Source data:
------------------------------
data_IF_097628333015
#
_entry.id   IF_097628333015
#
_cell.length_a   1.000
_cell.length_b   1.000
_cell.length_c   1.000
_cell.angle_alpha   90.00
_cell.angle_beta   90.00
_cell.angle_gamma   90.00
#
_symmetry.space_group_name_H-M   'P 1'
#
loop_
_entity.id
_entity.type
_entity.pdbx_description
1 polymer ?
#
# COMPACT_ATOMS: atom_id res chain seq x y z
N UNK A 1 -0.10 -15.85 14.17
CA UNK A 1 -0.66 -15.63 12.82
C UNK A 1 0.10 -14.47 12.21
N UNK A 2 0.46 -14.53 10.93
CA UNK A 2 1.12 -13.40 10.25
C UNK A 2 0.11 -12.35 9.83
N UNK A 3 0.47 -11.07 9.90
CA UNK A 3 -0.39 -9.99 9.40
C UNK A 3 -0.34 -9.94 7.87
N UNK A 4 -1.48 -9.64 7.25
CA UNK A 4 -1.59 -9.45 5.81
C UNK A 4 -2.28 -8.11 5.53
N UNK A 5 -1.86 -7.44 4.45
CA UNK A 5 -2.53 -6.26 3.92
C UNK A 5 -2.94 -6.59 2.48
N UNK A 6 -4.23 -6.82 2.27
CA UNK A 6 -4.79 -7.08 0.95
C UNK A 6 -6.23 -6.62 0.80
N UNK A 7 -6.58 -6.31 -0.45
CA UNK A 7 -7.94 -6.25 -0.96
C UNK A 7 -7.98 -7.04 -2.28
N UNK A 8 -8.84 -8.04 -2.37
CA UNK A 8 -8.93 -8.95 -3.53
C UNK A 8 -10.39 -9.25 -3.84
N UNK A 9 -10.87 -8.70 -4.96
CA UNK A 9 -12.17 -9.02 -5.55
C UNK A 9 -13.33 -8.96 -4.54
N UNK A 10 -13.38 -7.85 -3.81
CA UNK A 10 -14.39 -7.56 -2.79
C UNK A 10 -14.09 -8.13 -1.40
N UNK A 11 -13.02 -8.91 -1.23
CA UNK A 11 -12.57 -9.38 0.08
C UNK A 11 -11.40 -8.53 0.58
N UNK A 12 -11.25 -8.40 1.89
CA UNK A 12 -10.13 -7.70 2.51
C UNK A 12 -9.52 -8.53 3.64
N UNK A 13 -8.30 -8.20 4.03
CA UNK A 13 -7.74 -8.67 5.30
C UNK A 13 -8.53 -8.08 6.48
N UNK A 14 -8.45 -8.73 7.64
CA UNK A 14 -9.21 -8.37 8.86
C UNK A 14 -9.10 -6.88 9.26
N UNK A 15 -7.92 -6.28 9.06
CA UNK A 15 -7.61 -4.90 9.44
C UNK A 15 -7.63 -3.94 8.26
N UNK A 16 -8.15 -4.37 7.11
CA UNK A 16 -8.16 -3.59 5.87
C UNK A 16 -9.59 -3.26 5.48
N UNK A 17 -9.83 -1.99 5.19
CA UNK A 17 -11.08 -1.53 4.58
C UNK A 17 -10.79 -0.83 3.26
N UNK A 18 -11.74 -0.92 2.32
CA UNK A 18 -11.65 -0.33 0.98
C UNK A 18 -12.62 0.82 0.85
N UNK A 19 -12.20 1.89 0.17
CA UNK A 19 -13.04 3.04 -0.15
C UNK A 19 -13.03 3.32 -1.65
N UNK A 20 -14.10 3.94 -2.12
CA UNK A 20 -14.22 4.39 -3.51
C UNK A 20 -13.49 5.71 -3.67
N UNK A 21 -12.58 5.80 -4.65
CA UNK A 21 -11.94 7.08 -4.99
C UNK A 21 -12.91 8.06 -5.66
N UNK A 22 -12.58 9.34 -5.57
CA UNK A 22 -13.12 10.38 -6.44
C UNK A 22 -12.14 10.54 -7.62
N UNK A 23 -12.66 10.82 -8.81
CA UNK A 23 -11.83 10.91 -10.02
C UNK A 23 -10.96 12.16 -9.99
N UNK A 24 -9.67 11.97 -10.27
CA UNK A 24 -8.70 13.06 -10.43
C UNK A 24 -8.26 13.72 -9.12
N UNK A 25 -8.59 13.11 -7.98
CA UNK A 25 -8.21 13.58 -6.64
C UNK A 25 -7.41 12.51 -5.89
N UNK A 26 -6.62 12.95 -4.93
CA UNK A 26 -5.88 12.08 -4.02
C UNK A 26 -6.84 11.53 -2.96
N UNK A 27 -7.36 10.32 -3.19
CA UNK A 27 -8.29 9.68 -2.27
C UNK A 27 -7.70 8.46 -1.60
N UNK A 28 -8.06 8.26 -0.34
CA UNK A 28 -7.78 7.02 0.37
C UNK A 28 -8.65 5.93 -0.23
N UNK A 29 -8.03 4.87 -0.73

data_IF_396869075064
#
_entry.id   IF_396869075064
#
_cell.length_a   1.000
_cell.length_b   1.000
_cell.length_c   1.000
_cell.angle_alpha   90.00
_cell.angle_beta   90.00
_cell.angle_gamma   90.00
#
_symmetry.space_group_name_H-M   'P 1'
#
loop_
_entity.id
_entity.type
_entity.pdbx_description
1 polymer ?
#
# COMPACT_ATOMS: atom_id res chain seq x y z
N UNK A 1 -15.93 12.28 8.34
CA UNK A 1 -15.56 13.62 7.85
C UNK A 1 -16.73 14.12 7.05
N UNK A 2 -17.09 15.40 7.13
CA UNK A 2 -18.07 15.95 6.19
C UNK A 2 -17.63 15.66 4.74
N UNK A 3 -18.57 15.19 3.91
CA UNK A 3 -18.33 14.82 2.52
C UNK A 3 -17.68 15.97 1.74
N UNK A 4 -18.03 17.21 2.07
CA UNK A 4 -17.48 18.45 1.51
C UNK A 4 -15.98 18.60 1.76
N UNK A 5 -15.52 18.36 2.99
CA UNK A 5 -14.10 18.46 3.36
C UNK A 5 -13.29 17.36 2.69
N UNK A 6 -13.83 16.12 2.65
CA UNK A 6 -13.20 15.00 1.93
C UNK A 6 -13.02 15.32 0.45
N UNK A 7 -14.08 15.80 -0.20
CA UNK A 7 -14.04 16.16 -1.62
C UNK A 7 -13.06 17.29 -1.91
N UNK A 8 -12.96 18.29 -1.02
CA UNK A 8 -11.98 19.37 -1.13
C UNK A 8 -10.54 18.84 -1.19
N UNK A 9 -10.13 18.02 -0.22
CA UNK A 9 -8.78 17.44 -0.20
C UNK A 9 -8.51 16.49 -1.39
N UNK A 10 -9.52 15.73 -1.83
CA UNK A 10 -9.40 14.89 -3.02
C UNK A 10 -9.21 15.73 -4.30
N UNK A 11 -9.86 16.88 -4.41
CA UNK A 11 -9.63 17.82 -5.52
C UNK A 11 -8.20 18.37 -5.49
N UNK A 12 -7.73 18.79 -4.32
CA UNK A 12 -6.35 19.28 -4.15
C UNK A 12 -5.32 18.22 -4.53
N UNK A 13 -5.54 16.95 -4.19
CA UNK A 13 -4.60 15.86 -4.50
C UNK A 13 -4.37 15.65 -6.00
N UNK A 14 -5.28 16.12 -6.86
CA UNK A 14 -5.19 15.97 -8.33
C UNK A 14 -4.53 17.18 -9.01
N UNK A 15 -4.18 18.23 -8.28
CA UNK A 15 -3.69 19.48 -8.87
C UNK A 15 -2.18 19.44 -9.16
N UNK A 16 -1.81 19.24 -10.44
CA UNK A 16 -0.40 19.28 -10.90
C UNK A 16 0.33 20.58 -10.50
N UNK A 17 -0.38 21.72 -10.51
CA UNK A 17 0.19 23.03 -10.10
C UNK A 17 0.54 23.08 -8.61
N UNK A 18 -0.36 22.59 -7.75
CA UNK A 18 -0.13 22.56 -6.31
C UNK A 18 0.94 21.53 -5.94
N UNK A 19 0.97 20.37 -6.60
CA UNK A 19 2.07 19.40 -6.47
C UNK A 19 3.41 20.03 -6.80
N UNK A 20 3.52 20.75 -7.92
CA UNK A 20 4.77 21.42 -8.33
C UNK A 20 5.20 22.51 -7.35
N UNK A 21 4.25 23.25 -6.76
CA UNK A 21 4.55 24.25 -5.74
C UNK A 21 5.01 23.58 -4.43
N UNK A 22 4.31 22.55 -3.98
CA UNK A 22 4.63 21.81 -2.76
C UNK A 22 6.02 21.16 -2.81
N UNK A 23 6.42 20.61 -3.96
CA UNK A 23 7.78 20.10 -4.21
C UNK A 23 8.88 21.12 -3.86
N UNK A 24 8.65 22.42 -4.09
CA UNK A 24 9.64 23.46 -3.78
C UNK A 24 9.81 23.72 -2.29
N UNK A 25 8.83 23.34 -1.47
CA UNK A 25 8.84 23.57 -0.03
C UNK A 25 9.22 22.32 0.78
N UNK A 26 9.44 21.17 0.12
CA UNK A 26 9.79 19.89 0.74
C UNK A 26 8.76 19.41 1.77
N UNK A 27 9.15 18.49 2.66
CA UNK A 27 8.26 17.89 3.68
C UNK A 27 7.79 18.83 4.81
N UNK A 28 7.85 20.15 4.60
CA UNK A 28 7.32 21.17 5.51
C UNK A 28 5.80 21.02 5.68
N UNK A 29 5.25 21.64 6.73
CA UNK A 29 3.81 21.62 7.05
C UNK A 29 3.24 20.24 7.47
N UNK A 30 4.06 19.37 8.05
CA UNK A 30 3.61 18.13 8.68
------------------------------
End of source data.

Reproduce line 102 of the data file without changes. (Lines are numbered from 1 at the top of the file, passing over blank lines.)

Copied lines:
N UNK A 28 -8.06 8.26 -0.34